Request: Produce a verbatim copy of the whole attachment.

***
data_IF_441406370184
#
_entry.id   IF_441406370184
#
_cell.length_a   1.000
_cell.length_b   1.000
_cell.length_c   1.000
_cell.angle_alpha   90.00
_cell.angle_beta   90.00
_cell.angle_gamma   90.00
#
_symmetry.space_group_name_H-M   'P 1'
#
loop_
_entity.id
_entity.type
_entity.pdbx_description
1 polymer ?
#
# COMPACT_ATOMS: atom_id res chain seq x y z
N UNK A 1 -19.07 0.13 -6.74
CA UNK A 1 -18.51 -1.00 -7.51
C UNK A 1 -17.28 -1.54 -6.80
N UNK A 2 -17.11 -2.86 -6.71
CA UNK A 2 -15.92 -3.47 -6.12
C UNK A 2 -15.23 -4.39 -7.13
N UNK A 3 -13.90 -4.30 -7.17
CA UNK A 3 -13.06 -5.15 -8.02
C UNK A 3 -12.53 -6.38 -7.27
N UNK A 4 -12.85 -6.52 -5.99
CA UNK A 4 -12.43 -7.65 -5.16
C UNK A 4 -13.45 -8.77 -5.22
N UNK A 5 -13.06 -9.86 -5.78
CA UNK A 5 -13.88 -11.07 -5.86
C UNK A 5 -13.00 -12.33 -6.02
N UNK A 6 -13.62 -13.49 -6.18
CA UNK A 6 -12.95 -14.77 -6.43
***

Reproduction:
data_IF_441406370184
#
_entry.id   IF_441406370184
#
_cell.length_a   1.000
_cell.length_b   1.000
_cell.length_c   1.000
_cell.angle_alpha   90.00
_cell.angle_beta   90.00
_cell.angle_gamma   90.00
#
_symmetry.space_group_name_H-M   'P 1'
#
loop_
_entity.id
_entity.type
_entity.pdbx_description
1 polymer ?
#
# COMPACT_ATOMS: atom_id res chain seq x y z
N UNK A 1 -19.07 0.13 -6.74
CA UNK A 1 -18.51 -1.00 -7.51
C UNK A 1 -17.28 -1.54 -6.80
N UNK A 2 -17.11 -2.86 -6.71
CA UNK A 2 -15.92 -3.47 -6.12
C UNK A 2 -15.23 -4.39 -7.13
N UNK A 3 -13.90 -4.30 -7.17
CA UNK A 3 -13.06 -5.15 -8.02
C UNK A 3 -12.53 -6.38 -7.27
N UNK A 4 -12.85 -6.52 -5.99
CA UNK A 4 -12.43 -7.65 -5.16
C UNK A 4 -13.45 -8.77 -5.22
N UNK A 5 -13.06 -9.86 -5.78
CA UNK A 5 -13.88 -11.07 -5.86
C UNK A 5 -13.00 -12.33 -6.02
N UNK A 6 -13.62 -13.49 -6.18
CA UNK A 6 -12.95 -14.77 -6.43